Several designers have successfully made a knit-a-long into a major event. For example, last year I was part of Stephen West's third KAL. I don't know how many people bought the pattern but there are over 2000 projects posted on Ravelry. I'll bet there were four to five times as many purchases. I, for one, finished the shawl (and love it) but didn't post a photo. I did, however, lurk in the related on-line forums and enjoyed seeing the choices other people made and others' excitement as the project changed from clue to clue.

Based on that experience, I joined again this year even though at the time I made my purchase I could not knit because of damage to my thumb. Once again, there has been lots of chatter about colour choices. Yesterday morning the first part of the pattern was released. By the way, Mr. West does a great job with these releases. He prepares a video which walks people through the particularly tricky parts of the construction. Within minutes of the availability of the first clue people had posted photos of their own work in progress and a few hours later there were pictures of the completed first section of the shawl. As I write this, 24 hours after the release, there are almost 600 posts in the spoiler thread and close to 3000 in the thread devoted to yarn choice.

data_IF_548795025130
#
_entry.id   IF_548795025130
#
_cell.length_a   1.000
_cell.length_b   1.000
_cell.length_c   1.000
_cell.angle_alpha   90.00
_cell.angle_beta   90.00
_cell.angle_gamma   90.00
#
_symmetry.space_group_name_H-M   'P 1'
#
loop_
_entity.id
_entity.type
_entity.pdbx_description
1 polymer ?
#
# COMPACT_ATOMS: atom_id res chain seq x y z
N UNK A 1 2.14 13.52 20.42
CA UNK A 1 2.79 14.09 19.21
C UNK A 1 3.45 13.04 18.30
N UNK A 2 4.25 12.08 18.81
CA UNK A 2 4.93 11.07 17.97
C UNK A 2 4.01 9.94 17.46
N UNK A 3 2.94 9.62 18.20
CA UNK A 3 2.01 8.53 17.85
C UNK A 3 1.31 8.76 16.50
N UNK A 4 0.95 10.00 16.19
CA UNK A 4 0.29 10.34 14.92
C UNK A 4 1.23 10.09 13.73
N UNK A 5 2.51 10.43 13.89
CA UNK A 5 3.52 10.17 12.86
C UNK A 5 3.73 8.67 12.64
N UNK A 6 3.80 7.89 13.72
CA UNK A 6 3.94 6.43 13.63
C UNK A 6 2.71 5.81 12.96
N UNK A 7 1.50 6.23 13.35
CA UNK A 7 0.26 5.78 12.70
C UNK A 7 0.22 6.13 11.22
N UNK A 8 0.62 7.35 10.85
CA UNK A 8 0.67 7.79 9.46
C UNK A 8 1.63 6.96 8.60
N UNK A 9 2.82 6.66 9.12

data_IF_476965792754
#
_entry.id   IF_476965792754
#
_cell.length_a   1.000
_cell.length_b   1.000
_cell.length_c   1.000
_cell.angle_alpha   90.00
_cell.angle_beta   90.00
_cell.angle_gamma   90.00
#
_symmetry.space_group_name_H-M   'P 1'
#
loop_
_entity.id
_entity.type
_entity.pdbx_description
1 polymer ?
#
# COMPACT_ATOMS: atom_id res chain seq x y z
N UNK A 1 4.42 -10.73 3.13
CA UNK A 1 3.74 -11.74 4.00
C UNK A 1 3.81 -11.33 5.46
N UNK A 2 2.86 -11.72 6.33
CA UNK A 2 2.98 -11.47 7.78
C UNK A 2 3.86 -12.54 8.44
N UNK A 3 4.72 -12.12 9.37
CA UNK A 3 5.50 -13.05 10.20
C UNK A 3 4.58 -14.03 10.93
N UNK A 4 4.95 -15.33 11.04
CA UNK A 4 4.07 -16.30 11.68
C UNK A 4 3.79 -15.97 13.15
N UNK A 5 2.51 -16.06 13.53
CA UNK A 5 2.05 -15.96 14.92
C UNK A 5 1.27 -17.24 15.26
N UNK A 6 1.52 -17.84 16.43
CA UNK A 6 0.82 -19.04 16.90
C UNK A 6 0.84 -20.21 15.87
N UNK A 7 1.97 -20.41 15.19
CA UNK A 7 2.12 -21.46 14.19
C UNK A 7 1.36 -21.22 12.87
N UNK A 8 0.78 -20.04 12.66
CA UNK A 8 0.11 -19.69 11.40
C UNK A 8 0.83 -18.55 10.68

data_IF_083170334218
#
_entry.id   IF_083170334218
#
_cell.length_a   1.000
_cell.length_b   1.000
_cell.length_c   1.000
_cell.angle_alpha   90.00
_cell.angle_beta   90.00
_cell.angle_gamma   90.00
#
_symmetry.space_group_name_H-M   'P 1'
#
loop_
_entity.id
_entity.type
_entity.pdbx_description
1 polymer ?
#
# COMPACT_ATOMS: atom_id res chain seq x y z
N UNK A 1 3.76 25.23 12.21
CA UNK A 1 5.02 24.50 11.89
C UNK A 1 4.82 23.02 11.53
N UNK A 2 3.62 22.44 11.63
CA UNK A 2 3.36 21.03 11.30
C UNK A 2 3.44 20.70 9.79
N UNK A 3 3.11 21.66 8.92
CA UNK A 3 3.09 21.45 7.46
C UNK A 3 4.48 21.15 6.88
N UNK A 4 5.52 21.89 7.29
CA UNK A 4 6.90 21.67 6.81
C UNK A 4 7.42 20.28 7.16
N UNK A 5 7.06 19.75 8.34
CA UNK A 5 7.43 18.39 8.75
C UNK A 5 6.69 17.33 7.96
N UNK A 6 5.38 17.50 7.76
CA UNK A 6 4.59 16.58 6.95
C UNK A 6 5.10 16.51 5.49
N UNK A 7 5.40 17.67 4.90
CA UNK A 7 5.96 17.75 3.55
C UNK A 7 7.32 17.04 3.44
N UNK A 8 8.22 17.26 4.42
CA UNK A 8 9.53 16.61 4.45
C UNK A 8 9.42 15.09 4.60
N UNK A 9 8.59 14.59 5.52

Why am I writing all of this? Because I feel left out. My thumb is better but my yarn hasn't arrived yet. I am itching to get started and be part of the group, even though it is unlikely that I will participate in any of the chatter. What is the attraction of working on the same project at the same time as thousands of strangers? What other activities could benefit from a knit-a-long type experience?

If you are curious, I am waiting for this yarn to arrive. I chose barnacle (main colour), syrah, mist and terra cotta.